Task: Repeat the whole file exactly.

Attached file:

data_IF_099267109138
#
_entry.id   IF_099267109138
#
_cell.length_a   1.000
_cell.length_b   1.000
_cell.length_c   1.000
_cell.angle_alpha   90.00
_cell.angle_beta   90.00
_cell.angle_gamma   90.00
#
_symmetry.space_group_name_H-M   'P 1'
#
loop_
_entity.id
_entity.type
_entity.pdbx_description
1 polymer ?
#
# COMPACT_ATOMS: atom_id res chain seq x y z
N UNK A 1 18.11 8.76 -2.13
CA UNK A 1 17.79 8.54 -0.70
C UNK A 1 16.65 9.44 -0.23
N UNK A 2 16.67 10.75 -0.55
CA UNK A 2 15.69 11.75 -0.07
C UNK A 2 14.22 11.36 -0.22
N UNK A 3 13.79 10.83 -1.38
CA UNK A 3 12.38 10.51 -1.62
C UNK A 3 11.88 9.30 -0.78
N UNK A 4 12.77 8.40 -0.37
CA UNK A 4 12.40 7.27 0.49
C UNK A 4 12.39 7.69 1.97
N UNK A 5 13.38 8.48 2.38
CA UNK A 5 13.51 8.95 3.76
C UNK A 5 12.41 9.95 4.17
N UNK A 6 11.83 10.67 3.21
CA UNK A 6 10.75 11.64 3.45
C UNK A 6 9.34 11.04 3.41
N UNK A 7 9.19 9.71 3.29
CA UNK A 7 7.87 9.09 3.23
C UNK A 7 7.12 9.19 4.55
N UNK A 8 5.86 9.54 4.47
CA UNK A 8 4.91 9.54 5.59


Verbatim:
data_IF_099267109138
#
_entry.id   IF_099267109138
#
_cell.length_a   1.000
_cell.length_b   1.000
_cell.length_c   1.000
_cell.angle_alpha   90.00
_cell.angle_beta   90.00
_cell.angle_gamma   90.00
#
_symmetry.space_group_name_H-M   'P 1'
#
loop_
_entity.id
_entity.type
_entity.pdbx_description
1 polymer ?
#
# COMPACT_ATOMS: atom_id res chain seq x y z
N UNK A 1 18.11 8.76 -2.13
CA UNK A 1 17.79 8.54 -0.70
C UNK A 1 16.65 9.44 -0.23
N UNK A 2 16.67 10.75 -0.55
CA UNK A 2 15.69 11.75 -0.07
C UNK A 2 14.22 11.36 -0.22
N UNK A 3 13.79 10.83 -1.38
CA UNK A 3 12.38 10.51 -1.62
C UNK A 3 11.88 9.30 -0.78
N UNK A 4 12.77 8.40 -0.37
CA UNK A 4 12.40 7.27 0.49
C UNK A 4 12.39 7.69 1.97
N UNK A 5 13.38 8.48 2.38
CA UNK A 5 13.51 8.95 3.76
C UNK A 5 12.41 9.95 4.17
N UNK A 6 11.83 10.67 3.21
CA UNK A 6 10.75 11.64 3.45
C UNK A 6 9.34 11.04 3.41
N UNK A 7 9.19 9.71 3.29
CA UNK A 7 7.87 9.09 3.23
C UNK A 7 7.12 9.19 4.55
N UNK A 8 5.86 9.54 4.47
CA UNK A 8 4.91 9.54 5.59